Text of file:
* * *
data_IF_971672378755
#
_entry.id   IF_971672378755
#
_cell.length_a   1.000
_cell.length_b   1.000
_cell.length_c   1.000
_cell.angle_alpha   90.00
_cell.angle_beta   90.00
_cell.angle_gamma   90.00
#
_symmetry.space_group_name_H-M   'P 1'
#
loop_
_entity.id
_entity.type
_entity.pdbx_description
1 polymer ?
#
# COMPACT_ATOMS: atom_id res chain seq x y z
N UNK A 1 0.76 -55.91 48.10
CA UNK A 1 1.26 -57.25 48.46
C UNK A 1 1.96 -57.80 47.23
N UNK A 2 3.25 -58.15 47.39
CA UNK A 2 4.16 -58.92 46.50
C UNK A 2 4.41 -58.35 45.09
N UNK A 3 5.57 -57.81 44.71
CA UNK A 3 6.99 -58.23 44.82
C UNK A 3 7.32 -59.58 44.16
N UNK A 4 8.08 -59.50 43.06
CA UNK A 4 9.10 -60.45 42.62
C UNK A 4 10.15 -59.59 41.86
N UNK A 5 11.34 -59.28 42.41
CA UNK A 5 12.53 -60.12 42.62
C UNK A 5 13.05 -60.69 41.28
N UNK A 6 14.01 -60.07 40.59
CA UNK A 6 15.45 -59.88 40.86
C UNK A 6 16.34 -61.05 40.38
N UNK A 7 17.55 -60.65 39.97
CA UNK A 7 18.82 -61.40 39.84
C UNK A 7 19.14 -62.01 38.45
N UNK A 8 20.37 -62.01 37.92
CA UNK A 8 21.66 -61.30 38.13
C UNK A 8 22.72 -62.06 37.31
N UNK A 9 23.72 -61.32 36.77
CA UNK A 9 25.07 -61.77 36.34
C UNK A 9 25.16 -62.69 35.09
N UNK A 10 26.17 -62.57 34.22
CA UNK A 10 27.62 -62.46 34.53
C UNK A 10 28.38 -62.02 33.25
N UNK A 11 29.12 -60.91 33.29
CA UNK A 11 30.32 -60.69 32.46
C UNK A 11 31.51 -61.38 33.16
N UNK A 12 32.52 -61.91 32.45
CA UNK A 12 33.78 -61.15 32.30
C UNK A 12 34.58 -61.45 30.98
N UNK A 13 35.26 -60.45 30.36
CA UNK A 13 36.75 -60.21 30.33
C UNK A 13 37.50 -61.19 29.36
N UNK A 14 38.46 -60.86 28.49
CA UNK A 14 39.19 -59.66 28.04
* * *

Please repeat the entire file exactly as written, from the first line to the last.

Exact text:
data_IF_971672378755
#
_entry.id   IF_971672378755
#
_cell.length_a   1.000
_cell.length_b   1.000
_cell.length_c   1.000
_cell.angle_alpha   90.00
_cell.angle_beta   90.00
_cell.angle_gamma   90.00
#
_symmetry.space_group_name_H-M   'P 1'
#
loop_
_entity.id
_entity.type
_entity.pdbx_description
1 polymer ?
#
# COMPACT_ATOMS: atom_id res chain seq x y z
N UNK A 1 0.76 -55.91 48.10
CA UNK A 1 1.26 -57.25 48.46
C UNK A 1 1.96 -57.80 47.23
N UNK A 2 3.25 -58.15 47.39
CA UNK A 2 4.16 -58.92 46.50
C UNK A 2 4.41 -58.35 45.09
N UNK A 3 5.57 -57.81 44.71
CA UNK A 3 6.99 -58.23 44.82
C UNK A 3 7.32 -59.58 44.16
N UNK A 4 8.08 -59.50 43.06
CA UNK A 4 9.10 -60.45 42.62
C UNK A 4 10.15 -59.59 41.86
N UNK A 5 11.34 -59.28 42.41
CA UNK A 5 12.53 -60.12 42.62
C UNK A 5 13.05 -60.69 41.28
N UNK A 6 14.01 -60.07 40.59
CA UNK A 6 15.45 -59.88 40.86
C UNK A 6 16.34 -61.05 40.38
N UNK A 7 17.55 -60.65 39.97
CA UNK A 7 18.82 -61.40 39.84
C UNK A 7 19.14 -62.01 38.45
N UNK A 8 20.37 -62.01 37.92
CA UNK A 8 21.66 -61.30 38.13
C UNK A 8 22.72 -62.06 37.31
N UNK A 9 23.72 -61.32 36.77
CA UNK A 9 25.07 -61.77 36.34
C UNK A 9 25.16 -62.69 35.09
N UNK A 10 26.17 -62.57 34.22
CA UNK A 10 27.62 -62.46 34.53
C UNK A 10 28.38 -62.02 33.25
N UNK A 11 29.12 -60.91 33.29
CA UNK A 11 30.32 -60.69 32.46
C UNK A 11 31.51 -61.38 33.16
N UNK A 12 32.52 -61.91 32.45
CA UNK A 12 33.78 -61.15 32.30
C UNK A 12 34.58 -61.45 30.98
N UNK A 13 35.26 -60.45 30.36
CA UNK A 13 36.75 -60.21 30.33
C UNK A 13 37.50 -61.19 29.36
N UNK A 14 38.46 -60.86 28.49
CA UNK A 14 39.19 -59.66 28.04